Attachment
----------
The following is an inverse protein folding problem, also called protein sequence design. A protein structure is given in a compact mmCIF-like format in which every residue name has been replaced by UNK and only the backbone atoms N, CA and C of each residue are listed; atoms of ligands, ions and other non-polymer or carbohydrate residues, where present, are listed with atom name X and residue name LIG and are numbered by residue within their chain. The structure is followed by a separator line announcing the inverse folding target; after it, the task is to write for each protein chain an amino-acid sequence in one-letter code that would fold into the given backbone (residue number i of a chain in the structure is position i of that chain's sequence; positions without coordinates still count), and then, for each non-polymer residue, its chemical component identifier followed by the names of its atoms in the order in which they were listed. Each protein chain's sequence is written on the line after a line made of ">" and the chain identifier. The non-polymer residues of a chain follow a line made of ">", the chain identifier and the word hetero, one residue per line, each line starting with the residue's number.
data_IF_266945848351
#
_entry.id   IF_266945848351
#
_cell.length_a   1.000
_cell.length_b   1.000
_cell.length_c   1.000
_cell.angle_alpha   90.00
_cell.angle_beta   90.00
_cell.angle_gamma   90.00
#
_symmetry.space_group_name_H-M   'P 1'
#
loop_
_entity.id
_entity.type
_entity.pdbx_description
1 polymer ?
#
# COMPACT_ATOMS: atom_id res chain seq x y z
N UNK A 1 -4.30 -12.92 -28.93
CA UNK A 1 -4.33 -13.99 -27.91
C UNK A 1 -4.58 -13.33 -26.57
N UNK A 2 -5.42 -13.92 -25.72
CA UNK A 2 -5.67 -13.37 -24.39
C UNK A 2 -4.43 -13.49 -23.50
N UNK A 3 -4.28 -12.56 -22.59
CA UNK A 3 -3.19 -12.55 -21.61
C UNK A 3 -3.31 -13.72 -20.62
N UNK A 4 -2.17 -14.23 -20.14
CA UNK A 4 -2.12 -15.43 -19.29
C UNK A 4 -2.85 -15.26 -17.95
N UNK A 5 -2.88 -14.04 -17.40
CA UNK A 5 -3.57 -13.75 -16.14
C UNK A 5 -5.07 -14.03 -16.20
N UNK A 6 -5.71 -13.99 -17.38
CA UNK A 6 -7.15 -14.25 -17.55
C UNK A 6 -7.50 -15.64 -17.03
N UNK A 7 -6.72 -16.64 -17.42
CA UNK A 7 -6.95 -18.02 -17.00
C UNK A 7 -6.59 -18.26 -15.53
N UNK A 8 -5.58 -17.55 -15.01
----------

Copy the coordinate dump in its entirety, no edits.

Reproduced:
The following is an inverse protein folding problem, also called protein sequence design. A protein structure is given in a compact mmCIF-like format in which every residue name has been replaced by UNK and only the backbone atoms N, CA and C of each residue are listed; atoms of ligands, ions and other non-polymer or carbohydrate residues, where present, are listed with atom name X and residue name LIG and are numbered by residue within their chain. The structure is followed by a separator line announcing the inverse folding target; after it, the task is to write for each protein chain an amino-acid sequence in one-letter code that would fold into the given backbone (residue number i of a chain in the structure is position i of that chain's sequence; positions without coordinates still count), and then, for each non-polymer residue, its chemical component identifier followed by the names of its atoms in the order in which they were listed. Each protein chain's sequence is written on the line after a line made of ">" and the chain identifier. The non-polymer residues of a chain follow a line made of ">", the chain identifier and the word hetero, one residue per line, each line starting with the residue's number.
data_IF_266945848351
#
_entry.id   IF_266945848351
#
_cell.length_a   1.000
_cell.length_b   1.000
_cell.length_c   1.000
_cell.angle_alpha   90.00
_cell.angle_beta   90.00
_cell.angle_gamma   90.00
#
_symmetry.space_group_name_H-M   'P 1'
#
loop_
_entity.id
_entity.type
_entity.pdbx_description
1 polymer ?
#
# COMPACT_ATOMS: atom_id res chain seq x y z
N UNK A 1 -4.30 -12.92 -28.93
CA UNK A 1 -4.33 -13.99 -27.91
C UNK A 1 -4.58 -13.33 -26.57
N UNK A 2 -5.42 -13.92 -25.72
CA UNK A 2 -5.67 -13.37 -24.39
C UNK A 2 -4.43 -13.49 -23.50
N UNK A 3 -4.28 -12.56 -22.59
CA UNK A 3 -3.19 -12.55 -21.61
C UNK A 3 -3.31 -13.72 -20.62
N UNK A 4 -2.17 -14.23 -20.14
CA UNK A 4 -2.12 -15.43 -19.29
C UNK A 4 -2.85 -15.26 -17.95
N UNK A 5 -2.88 -14.04 -17.40
CA UNK A 5 -3.57 -13.75 -16.14
C UNK A 5 -5.07 -14.03 -16.20
N UNK A 6 -5.71 -13.99 -17.38
CA UNK A 6 -7.15 -14.25 -17.55
C UNK A 6 -7.50 -15.64 -17.03
N UNK A 7 -6.72 -16.64 -17.42
CA UNK A 7 -6.95 -18.02 -17.00
C UNK A 7 -6.59 -18.26 -15.53
N UNK A 8 -5.58 -17.55 -15.01